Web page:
A cold front interacting with a very warm humid air mass resulted in explosive growth of thunderstorms during the evening hours of Aug 2, 2011. The day had been very hot and humid with the temperature topping out at 95° and the dew point hovering around 80°. A band of severe storms moved out of Wisconsin and affected the far northeast counties in Illinois…north of Chicago. At the time I thought the show was over. Later however storms developed rapidly over portions of the Rock river valley and began moving southeast and eventually made it to Grundy county. Here is a list of storm reports for Grundy county as of 1PM 8/23/11 courtesy NOAA/NWS Chicago:
1001 PM TSTM WND DMG COAL CITY 41.29N 88.28W 08/02/2011 GRUNDY IL PUBLIC TREE DOWN ON HOUSE. 1001 PM TSTM WND DMG COAL CITY 41.29N 88.28W 08/02/2011 GRUNDY IL PUBLIC TREE BLOCKING KANKAKEE ST. TRANSFORMER DOWN. 1001 PM TSTM WND GST 2 W COAL CITY 41.29N 88.32W 08/02/2011 M64.00 MPH GRUNDY IL MESONET 1008 PM TSTM WND GST SSE MINOOKA 41.45N 88.26W 08/02/2011 M57.00 MPH GRUNDY IL MESONET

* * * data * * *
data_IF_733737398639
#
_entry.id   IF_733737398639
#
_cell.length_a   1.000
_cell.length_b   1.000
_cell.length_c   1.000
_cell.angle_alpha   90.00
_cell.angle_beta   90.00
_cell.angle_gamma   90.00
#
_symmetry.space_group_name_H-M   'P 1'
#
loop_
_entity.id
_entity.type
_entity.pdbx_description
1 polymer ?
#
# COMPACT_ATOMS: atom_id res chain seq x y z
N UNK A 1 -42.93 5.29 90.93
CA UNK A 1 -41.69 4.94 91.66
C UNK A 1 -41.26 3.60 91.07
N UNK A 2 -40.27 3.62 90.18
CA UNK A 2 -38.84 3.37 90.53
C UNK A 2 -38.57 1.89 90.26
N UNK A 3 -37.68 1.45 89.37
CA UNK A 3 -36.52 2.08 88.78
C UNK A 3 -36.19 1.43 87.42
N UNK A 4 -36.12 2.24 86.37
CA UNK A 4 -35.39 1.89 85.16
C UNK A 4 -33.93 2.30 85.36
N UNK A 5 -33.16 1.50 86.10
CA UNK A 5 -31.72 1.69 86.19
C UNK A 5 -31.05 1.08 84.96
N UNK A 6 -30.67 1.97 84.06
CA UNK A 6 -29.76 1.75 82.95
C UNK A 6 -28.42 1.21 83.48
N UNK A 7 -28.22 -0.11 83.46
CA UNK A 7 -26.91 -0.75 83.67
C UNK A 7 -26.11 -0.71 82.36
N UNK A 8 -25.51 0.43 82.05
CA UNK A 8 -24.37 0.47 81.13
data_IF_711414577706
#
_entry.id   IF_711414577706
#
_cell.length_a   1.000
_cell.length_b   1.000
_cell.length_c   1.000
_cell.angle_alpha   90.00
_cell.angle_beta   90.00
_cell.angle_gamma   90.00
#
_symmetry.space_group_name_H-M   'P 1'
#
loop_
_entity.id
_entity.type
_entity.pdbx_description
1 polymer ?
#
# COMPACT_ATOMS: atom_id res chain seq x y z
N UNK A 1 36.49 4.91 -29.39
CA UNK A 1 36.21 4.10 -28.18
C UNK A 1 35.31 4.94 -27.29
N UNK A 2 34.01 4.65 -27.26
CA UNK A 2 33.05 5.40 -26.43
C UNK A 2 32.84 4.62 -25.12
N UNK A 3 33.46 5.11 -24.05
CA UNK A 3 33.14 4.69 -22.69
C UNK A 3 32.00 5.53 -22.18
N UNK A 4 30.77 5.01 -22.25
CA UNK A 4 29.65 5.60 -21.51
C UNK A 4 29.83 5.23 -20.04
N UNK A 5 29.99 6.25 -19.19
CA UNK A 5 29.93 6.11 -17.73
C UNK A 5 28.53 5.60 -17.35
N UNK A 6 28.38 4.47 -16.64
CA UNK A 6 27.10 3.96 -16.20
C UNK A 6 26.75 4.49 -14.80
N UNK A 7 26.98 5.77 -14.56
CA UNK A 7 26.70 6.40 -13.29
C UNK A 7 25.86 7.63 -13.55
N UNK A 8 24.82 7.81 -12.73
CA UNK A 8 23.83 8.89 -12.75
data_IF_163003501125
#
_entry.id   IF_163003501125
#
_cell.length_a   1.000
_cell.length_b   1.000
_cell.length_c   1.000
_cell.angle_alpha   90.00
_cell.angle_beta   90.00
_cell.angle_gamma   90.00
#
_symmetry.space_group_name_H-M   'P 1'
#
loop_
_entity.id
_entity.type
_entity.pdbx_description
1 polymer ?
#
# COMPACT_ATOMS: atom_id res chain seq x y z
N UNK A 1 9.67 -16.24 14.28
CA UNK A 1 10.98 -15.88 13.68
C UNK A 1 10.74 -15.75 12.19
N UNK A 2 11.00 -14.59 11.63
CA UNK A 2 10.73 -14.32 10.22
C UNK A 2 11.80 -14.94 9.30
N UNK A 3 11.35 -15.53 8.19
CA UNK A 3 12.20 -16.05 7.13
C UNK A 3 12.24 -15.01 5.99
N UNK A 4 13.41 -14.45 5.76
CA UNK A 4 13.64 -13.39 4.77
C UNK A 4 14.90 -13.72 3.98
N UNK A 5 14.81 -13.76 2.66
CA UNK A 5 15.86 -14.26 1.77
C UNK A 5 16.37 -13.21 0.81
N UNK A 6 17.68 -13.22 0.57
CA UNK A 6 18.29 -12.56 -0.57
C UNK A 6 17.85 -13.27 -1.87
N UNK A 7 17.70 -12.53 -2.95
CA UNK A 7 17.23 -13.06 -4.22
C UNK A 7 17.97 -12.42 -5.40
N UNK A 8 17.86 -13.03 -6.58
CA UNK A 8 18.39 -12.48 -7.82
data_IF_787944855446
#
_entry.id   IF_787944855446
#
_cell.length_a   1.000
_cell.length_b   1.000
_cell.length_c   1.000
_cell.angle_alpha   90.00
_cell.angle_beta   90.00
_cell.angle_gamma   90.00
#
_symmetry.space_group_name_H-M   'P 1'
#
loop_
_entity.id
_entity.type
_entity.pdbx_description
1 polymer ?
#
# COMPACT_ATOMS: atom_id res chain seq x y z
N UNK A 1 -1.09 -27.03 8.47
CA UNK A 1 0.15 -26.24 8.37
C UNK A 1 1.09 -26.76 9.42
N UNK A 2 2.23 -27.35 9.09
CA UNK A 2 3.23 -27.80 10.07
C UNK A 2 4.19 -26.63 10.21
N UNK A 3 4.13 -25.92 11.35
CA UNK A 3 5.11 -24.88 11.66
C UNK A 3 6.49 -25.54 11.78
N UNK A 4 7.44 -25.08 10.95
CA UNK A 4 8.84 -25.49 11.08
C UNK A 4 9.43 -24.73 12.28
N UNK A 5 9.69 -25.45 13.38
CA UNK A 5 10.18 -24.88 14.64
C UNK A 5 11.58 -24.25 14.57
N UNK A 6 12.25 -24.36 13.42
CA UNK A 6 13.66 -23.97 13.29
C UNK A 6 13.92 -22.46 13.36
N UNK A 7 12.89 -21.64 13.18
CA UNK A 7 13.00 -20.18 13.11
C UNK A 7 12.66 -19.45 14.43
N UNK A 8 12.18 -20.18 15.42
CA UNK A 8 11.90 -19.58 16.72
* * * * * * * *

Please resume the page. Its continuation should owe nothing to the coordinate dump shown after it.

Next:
My Boltek lightning detector definitely got a workout. At the time it detected a peak lightning rate of 2094 strikes per minute. Most were in cloud but there were many close cloud to ground strokes as well. The following images show the lightning display and radar image around that time. Note: this detector is not nearly as accurate as those used in professional detection networks (costing much, much more).